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Sci. Aging Knowl. Environ., 28 July 2004
Vol. 2004, Issue 30, p. ns5
[DOI: 10.1126/sageke.2004.30.ns5]


Growing Pains

Growth hormone therapy turns back the years, say its advocates, but animal studies suggest that a dearth of the hormone--not a surplus--extends life. Clinicians and lab researchers are striving to resolve the molecule's apparently conflicting powers

R. John Davenport

Abstract: Widely touted as a panacea against aging, growth hormone does provide some benefits. The molecule helps the elderly build muscle and burn fat, according to some clinical studies, yet no one knows whether long-term therapy is safe--or if it improves a person's life. Furthermore, laboratory work suggests that less growth hormone is the secret to exceptional longevity. Researchers are sorting through the data and devising new approaches to understand the two sides of this molecule.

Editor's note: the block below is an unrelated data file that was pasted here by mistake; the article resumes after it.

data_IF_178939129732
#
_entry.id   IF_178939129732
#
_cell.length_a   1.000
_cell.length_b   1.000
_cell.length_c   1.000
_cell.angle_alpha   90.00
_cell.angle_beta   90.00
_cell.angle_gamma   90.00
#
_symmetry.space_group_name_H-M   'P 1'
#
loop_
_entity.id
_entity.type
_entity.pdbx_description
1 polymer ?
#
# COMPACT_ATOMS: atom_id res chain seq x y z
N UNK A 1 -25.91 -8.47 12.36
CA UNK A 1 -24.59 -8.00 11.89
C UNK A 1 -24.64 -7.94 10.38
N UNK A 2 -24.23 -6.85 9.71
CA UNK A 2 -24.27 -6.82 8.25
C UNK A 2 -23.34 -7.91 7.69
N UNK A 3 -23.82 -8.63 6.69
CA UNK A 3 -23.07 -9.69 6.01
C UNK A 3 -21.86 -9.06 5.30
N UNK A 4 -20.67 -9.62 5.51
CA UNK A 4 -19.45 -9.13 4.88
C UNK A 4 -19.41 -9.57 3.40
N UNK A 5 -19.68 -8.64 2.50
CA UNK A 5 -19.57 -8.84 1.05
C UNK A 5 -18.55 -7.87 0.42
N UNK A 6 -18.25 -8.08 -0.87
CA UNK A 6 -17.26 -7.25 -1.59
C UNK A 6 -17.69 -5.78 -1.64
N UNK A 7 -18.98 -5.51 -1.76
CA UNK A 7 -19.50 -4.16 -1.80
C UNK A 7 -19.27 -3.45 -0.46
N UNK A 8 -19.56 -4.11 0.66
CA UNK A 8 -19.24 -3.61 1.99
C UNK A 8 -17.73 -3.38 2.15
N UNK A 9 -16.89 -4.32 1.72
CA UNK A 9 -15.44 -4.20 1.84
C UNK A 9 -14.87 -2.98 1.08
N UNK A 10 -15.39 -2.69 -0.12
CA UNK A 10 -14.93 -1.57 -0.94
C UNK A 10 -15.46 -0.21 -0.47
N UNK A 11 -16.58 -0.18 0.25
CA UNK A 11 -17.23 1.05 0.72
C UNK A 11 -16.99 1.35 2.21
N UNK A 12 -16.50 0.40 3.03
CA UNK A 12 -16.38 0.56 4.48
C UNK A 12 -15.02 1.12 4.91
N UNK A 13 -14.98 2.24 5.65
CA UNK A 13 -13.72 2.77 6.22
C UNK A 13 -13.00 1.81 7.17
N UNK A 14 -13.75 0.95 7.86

Citation: R. J. Davenport, Growing Pains. Sci. Aging Knowl. Environ. 2004 (30), ns5 (2004).

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Science of Aging Knowledge Environment. ISSN 1539-6150